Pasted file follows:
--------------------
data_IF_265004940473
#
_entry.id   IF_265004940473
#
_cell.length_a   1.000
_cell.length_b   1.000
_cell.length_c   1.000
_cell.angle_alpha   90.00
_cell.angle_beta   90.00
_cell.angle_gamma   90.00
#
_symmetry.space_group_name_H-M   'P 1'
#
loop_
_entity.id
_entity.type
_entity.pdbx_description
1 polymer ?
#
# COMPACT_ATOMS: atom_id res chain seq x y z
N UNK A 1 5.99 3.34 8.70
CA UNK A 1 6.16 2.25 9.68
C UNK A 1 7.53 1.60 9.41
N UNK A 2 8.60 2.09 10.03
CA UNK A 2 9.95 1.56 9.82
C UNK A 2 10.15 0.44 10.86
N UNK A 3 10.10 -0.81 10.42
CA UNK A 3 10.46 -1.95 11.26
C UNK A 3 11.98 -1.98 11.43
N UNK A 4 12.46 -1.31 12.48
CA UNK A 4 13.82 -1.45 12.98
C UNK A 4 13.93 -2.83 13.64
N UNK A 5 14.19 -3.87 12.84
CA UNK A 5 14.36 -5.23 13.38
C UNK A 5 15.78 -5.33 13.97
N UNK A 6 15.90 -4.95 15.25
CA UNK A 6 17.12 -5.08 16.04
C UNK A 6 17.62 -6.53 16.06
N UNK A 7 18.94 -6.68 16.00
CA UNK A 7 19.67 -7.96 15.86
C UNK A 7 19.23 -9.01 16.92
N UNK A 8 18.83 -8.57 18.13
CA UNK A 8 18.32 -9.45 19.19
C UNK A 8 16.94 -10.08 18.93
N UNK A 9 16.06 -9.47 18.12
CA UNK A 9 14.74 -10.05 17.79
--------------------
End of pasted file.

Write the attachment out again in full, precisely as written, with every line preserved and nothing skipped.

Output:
data_IF_265004940473
#
_entry.id   IF_265004940473
#
_cell.length_a   1.000
_cell.length_b   1.000
_cell.length_c   1.000
_cell.angle_alpha   90.00
_cell.angle_beta   90.00
_cell.angle_gamma   90.00
#
_symmetry.space_group_name_H-M   'P 1'
#
loop_
_entity.id
_entity.type
_entity.pdbx_description
1 polymer ?
#
# COMPACT_ATOMS: atom_id res chain seq x y z
N UNK A 1 5.99 3.34 8.70
CA UNK A 1 6.16 2.25 9.68
C UNK A 1 7.53 1.60 9.41
N UNK A 2 8.60 2.09 10.03
CA UNK A 2 9.95 1.56 9.82
C UNK A 2 10.15 0.44 10.86
N UNK A 3 10.10 -0.81 10.42
CA UNK A 3 10.46 -1.95 11.26
C UNK A 3 11.98 -1.98 11.43
N UNK A 4 12.46 -1.31 12.48
CA UNK A 4 13.82 -1.45 12.98
C UNK A 4 13.93 -2.83 13.64
N UNK A 5 14.19 -3.87 12.84
CA UNK A 5 14.36 -5.23 13.38
C UNK A 5 15.78 -5.33 13.97
N UNK A 6 15.90 -4.95 15.25
CA UNK A 6 17.12 -5.08 16.04
C UNK A 6 17.62 -6.53 16.06
N UNK A 7 18.94 -6.68 16.00
CA UNK A 7 19.67 -7.96 15.86
C UNK A 7 19.23 -9.01 16.92
N UNK A 8 18.83 -8.57 18.13
CA UNK A 8 18.32 -9.45 19.19
C UNK A 8 16.94 -10.08 18.93
N UNK A 9 16.06 -9.47 18.12
CA UNK A 9 14.74 -10.05 17.79